Cycling the Trans Pennine Trail: The Wrong Way Round
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The Connect2 scheme at Marple opened up further possibilities. This led us to propose this route. The route starts as a continuation of the signposted Peak Park anniversary route, then uses minor roads in the Hope Valley, taking advantage of the closed road up Mam Tor, with a stretch along a busier road past Rushup Edge, then taking to canal towpaths in the west side of the Pennines, with further linkages made available by the Marple Connect2 scheme.
There are options to use the TPT to traverse south Manchester, connect with the Fallowfield Loop to get into the student hotspots, or stay on the canal network to get right to the city centre, at Piccadilly or head south to Macclesfield via the Middlewood Way. Northern Rail are keen to encourage bike-rail integration on these routes, possibly by introducing bike hire or encouraging private operators to do so. Businesses along the route are likely to benefit from increased patronage from route users, e.
Bike shops at Hope, Bradfield and New Mills. Ever upwards At Bamford by turning left and heading down the main road for about a mile you could visit the Anglers Rest , a community pub and cafe that is very welcoming to cyclists. The NCN route, however, turns right, making use of the shared use pavement, and you should walk your bike over the Labybower Dam wall, then turning left to use the Thornhill Trail bridleway a former railway used to construct the dams and taking the next right fork to reach the road towards Thornhill.
Another option on emerging is to go l. Traffic will drop off as you start to climb the Shivering Mountain, and there are some gates and sections of broken road to negotiate until you find yourself on Rushup edge — not generally an edge you Rush Up though! If you were looking for something a little steeper Winnats Pass has forked off on the left, although as it is now the only motor route west from Castleton it tends be busy. Sustrans signage currently ends at Castleton.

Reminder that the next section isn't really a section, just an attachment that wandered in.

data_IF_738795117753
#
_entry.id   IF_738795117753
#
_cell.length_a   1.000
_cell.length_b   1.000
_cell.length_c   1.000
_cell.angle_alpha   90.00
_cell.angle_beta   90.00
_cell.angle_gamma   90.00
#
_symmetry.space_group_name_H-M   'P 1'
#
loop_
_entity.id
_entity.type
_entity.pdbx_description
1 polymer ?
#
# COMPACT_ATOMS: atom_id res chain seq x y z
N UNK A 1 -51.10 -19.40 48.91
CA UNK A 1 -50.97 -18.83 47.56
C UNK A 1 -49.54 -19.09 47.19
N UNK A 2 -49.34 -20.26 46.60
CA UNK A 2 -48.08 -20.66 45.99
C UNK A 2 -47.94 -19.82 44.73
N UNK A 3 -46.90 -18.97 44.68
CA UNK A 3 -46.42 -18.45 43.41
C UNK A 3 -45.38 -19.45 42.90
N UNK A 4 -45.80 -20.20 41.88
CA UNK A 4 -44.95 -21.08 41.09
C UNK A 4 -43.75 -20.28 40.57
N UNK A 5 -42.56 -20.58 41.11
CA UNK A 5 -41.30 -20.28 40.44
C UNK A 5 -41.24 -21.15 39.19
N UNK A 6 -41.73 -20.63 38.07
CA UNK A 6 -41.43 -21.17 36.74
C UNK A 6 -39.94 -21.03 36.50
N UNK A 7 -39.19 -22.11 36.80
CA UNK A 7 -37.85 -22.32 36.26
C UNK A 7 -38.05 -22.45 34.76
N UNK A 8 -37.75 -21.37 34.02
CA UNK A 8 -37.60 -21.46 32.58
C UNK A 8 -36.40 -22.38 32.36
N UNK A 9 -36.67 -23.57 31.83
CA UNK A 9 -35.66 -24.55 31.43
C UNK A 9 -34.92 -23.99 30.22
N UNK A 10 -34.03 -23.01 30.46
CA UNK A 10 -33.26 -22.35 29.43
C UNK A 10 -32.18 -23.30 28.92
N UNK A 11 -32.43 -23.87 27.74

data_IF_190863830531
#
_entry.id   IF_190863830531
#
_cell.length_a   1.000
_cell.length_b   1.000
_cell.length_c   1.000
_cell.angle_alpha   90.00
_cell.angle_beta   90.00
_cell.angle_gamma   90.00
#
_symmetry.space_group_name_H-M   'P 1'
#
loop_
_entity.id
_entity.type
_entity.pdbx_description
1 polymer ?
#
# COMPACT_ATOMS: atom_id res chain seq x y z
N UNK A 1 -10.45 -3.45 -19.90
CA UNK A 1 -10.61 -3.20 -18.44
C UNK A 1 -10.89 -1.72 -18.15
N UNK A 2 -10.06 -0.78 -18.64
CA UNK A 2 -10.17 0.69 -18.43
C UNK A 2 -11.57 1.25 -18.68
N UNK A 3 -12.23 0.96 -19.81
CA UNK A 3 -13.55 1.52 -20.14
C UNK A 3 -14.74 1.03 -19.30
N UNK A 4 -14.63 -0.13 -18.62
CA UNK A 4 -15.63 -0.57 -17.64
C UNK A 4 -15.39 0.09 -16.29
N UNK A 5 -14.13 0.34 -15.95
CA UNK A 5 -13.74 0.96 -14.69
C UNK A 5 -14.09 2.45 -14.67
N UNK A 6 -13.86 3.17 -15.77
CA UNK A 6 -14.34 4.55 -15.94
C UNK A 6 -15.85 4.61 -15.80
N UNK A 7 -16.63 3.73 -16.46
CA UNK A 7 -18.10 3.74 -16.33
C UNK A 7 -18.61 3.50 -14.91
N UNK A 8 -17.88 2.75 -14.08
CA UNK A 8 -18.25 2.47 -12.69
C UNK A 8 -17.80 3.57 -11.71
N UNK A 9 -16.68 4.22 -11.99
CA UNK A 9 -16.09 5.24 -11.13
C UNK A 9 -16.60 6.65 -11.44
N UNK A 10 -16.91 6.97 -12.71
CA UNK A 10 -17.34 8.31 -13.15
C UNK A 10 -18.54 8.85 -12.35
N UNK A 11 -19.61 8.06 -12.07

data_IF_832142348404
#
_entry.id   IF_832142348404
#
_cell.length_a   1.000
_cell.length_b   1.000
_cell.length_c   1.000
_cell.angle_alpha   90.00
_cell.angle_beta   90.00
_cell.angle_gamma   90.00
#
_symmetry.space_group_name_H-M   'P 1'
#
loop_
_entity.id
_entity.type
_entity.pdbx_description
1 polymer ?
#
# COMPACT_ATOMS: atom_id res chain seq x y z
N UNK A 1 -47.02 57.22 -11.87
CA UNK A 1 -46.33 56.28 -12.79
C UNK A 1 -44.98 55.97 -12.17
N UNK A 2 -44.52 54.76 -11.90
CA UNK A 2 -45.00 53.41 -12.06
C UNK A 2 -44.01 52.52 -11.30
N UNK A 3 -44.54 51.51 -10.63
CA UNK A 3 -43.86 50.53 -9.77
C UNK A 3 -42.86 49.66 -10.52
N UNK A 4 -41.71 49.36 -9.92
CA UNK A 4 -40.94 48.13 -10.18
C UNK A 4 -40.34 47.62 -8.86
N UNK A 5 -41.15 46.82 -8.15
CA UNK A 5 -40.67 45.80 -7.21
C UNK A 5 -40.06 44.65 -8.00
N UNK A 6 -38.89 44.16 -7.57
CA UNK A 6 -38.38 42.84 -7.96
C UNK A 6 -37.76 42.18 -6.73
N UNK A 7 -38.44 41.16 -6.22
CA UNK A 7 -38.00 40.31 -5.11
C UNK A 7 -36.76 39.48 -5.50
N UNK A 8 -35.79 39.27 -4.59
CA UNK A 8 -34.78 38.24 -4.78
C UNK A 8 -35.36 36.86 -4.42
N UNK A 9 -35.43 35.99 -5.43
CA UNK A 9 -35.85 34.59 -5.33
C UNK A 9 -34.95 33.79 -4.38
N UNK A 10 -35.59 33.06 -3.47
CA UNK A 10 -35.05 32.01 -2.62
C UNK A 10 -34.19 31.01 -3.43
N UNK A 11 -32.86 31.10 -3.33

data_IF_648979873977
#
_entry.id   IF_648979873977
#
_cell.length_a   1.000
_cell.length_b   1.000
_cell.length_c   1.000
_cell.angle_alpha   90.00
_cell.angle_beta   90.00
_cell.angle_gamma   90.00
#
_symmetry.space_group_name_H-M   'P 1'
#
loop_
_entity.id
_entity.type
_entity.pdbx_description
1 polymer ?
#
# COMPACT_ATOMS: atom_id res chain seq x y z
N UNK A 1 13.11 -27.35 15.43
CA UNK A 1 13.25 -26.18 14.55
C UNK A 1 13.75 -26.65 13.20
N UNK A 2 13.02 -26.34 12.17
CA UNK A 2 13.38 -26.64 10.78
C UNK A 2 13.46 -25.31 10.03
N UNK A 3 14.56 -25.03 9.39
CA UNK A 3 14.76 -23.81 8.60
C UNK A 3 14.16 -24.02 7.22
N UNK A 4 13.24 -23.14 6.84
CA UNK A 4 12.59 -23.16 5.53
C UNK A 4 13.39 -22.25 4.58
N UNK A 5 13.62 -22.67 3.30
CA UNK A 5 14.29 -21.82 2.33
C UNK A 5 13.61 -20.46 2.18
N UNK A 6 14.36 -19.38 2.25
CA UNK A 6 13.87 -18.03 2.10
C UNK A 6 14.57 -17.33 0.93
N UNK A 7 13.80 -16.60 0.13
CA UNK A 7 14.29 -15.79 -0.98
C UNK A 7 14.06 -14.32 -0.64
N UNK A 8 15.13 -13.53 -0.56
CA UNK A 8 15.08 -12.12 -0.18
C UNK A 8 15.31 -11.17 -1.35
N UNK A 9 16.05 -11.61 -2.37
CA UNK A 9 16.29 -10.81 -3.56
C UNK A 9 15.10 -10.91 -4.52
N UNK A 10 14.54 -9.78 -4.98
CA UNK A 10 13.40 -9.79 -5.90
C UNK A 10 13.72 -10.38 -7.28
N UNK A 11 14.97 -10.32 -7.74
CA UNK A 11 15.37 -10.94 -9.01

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As you start to drop towards Chapel-en-le-Frith, you will come across the Chestnut Centre, at Slackhall, on the right.. Drop off to say hello to the otters by all means, then take the minor road towards Wash, which will bring you under an impressive triangle of railway viaducts, where you turn left then right for Chinley on the B Follow this through to Bugsworth Basin, where the Pennine Cycleway crosses on its way up to Glossop to meet up with the Trans-Pennine Trail and you will come to the junction with the Peak Forest canal, just north of Whaley Bridge. Turn right to head north and it will take you through New Mills.
The new Connect2 scheme at Marple will enable you to continue your journey. Route Highlights.
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The gorgeous Porter Valley Route. Pretty countryside around Slackhall. The High Peak tramway. Current Issues and Potential Enhancements. Responsibility of Person. Responsibility of Organization. Reduced traffic on Division St. Sheffield City Council. Removal of demarcation line in Bingham Park - making it fully Shared Use. Slower speeds on Sheffield section of Ringinglow Rd. Investigate use of Long Causeway.
Motor traffic was banned from LC in If the surface was improved and subject to a maintenance programme we could adopt this route alignment. Unfortunately at the insistence of Mountain Biking groups the sections that have been re-surfaced have not been done to a standard that would enable cycling for all. Allow cycling across Ladybower Dam. Severn Trent Water. Give way to pedestrians.